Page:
Aarti’s After Party: Star As Therapy
Aarti Sequeira won Food Network Star season 6 and expanded her popular blog into a cooking show, Aarti Party (catch it on Food Network, Sundays at 7:30am/6:30c). As a Star veteran watching from her couch at home, Aarti shares her insider’s take on what went down each week.
Someone give me my clairvoyance badge! (Isn’t that something you earn in the Girl Scouts?) Last week I asked why Emily was so fascinated by the '50s, and why Justin felt the need to pursue this "rebel without a culinary cause" POV because, in my estimation, what you cook isn’t the whole story — it’s why you cook that turns an everyday burger into something special.
I’ll be honest. I’m still a bit surprised that Emily was sent home. She was an early favorite of mine, although always with a bit of reservation. I wanted to see beyond the awesome wardrobe and masterful cooking technique to the beating heart beneath the halter-neck apron. I had really hoped we’d get there this week.
During my season of Star, we often likened this competition to therapy. The last thing you’d expect in a TV competition about cooking is to have to deal with your demons. But you do, because being under this kind of scrutiny, under this kind of pressure, draws all of those suckers to the surface. And, rather than enduring hours of self-analysis on a couch in a therapist’s office, you’re doing it in your heels, under interrogator’s lights and before a national TV audience. It’s scary, no doubt. But one of the things I learned through Star is that if something scares you, you can’t back off — you’ve got to run full-speed at it, roaring with all your might.
I loved Martie’s story for the same reason. Sure, I have to have a defibrillator handy every time she cooks because I’m never certain she’ll make it in time (now I know how Bobby felt when he watched me cook!), but, boy, did she bowl me over when she told that story about learning to throw her own parties so that she’d never be stood up or uninvited to one again. Again, she revealed a deep wound, one I totally relate to (being the victim of cruel children’s pranks). But rather than indulge in any “woe is me,” she turned it into a trademark Martie moment: a little spunk, a little pull-your-socks-up vitality and a hefty dose of warm humor. I don’t know how she manages it every week, but I have a feeling Martie could stick around a lot longer.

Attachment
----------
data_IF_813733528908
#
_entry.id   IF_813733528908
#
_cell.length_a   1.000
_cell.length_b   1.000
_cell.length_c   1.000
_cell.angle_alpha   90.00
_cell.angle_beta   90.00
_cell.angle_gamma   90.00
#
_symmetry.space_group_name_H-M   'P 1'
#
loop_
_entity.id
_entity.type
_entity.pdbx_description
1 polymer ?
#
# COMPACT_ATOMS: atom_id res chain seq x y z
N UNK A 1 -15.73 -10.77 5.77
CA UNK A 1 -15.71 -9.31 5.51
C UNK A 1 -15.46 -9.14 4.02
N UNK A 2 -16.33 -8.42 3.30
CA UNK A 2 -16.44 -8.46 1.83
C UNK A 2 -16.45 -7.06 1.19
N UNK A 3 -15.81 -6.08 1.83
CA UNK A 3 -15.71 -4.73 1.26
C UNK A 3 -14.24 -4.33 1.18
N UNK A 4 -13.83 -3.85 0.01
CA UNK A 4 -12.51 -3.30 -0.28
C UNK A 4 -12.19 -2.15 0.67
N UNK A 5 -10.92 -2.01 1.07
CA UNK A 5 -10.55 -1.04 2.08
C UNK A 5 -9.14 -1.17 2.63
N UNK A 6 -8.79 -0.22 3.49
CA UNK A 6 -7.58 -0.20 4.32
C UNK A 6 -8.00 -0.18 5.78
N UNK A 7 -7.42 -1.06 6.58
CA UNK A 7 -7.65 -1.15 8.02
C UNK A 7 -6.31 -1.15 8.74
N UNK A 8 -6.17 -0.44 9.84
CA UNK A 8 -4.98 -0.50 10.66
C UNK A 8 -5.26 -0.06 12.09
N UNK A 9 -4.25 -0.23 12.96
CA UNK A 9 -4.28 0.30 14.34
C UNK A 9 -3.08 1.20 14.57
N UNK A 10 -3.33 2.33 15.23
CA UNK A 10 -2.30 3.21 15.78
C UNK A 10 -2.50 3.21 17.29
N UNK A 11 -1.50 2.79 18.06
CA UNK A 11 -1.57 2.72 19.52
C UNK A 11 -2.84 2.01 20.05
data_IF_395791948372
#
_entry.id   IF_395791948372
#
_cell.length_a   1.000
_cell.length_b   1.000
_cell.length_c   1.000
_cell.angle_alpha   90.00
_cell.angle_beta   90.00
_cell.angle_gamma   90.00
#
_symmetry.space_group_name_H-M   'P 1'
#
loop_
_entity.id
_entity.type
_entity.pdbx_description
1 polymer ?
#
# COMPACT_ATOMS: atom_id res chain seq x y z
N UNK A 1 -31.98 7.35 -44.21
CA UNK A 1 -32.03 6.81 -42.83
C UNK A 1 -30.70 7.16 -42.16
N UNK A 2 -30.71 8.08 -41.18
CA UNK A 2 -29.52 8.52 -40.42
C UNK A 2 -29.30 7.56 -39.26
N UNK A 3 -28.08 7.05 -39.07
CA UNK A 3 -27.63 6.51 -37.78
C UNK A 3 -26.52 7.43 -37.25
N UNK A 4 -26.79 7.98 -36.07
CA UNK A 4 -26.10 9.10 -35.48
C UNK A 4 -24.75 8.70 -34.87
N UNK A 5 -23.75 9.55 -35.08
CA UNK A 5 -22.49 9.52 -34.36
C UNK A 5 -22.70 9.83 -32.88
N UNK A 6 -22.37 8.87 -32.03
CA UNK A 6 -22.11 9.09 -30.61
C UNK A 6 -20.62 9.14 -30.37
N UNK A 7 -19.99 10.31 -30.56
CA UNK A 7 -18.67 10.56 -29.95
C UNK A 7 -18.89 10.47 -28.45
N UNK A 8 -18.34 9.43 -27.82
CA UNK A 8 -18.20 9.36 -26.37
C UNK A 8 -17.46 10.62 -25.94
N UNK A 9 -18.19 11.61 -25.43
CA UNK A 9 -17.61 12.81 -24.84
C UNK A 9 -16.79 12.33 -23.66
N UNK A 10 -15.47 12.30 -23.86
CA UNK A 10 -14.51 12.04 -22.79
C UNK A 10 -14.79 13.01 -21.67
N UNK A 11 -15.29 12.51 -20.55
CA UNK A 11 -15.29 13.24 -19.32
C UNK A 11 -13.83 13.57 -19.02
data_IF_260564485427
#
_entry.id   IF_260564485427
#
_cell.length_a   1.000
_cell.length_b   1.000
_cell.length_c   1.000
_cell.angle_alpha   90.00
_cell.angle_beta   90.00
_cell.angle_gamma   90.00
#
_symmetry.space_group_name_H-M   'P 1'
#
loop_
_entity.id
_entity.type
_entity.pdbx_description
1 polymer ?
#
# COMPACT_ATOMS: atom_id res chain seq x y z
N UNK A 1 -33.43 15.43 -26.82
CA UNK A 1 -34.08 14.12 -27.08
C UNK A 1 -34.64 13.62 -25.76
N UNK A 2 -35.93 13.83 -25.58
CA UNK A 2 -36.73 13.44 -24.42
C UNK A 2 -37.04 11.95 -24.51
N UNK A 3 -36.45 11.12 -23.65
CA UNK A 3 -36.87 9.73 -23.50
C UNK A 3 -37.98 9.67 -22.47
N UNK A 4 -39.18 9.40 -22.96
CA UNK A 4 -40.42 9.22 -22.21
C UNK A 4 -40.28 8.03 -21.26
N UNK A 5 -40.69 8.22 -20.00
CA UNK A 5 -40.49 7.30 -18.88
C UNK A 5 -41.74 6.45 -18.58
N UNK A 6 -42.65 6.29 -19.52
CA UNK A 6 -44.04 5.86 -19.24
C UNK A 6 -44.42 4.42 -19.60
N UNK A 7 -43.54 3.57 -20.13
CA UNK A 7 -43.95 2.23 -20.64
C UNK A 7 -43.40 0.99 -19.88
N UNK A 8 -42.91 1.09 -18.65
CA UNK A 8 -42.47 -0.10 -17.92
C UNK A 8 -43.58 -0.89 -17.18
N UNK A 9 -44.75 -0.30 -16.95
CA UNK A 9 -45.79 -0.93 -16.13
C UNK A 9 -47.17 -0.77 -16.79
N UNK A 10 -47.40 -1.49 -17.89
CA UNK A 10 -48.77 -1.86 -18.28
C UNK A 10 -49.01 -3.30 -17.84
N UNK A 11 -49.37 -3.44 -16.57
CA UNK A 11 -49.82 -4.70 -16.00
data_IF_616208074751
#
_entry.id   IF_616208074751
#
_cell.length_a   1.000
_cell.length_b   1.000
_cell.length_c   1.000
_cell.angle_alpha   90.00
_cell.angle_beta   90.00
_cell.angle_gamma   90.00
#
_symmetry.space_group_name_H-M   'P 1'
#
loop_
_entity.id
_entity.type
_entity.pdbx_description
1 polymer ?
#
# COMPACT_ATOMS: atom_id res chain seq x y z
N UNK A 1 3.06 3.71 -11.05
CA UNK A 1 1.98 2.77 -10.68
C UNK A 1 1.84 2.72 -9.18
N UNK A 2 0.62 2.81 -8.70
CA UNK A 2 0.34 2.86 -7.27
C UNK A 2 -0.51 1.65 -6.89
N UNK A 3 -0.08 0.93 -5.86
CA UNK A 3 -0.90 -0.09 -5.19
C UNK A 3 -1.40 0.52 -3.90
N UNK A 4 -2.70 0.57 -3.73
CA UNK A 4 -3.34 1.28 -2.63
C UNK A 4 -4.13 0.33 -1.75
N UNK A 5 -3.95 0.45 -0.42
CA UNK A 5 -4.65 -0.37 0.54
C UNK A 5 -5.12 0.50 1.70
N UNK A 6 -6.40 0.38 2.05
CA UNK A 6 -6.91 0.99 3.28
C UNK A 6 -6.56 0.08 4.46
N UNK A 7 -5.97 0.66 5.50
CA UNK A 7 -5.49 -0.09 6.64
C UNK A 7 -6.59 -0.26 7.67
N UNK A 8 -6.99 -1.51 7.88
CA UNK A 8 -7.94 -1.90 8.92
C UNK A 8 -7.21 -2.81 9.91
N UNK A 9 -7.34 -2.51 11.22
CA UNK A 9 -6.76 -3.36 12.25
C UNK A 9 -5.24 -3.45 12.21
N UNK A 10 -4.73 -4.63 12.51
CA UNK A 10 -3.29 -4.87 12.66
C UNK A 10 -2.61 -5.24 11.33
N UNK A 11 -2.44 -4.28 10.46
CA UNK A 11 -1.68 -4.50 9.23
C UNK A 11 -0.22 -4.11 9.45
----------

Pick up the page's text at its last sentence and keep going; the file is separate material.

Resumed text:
But, oh, my sweet Emily. All she needed was one good story, one good moment from her past, perhaps the moment that started it all for her. I know that it’s hard to pull down the walls you may have built up, walls that in Emily’s case may resemble an awesome ‘50s wardrobe and a knowledge of retro fare that is likely rivaled by none. But like it or not, this show calls for not only the slick coat of paint, but a look at the bones of the house, too.
I long to know what it was that made Emily choose this particular era as the one that she clings to, why she longs for the “simplicity” of the Leave It To Beaver days. By her tears, I sense that there’s some deep sadness behind it. Sadly, I’ll never know. I’m starting to get attached, people! I’m disappointed that she’s gone, especially because I think that, had she taken the plunge and given us a glimpse of her story, she would have stayed this week; neither Nikki nor Martita told deep-enough stories for my liking, but at least they told us something. Emily was one of the top people whom I looked forward to watching each week, and with her gone, a bright cat-eyed light has disappeared from the competition.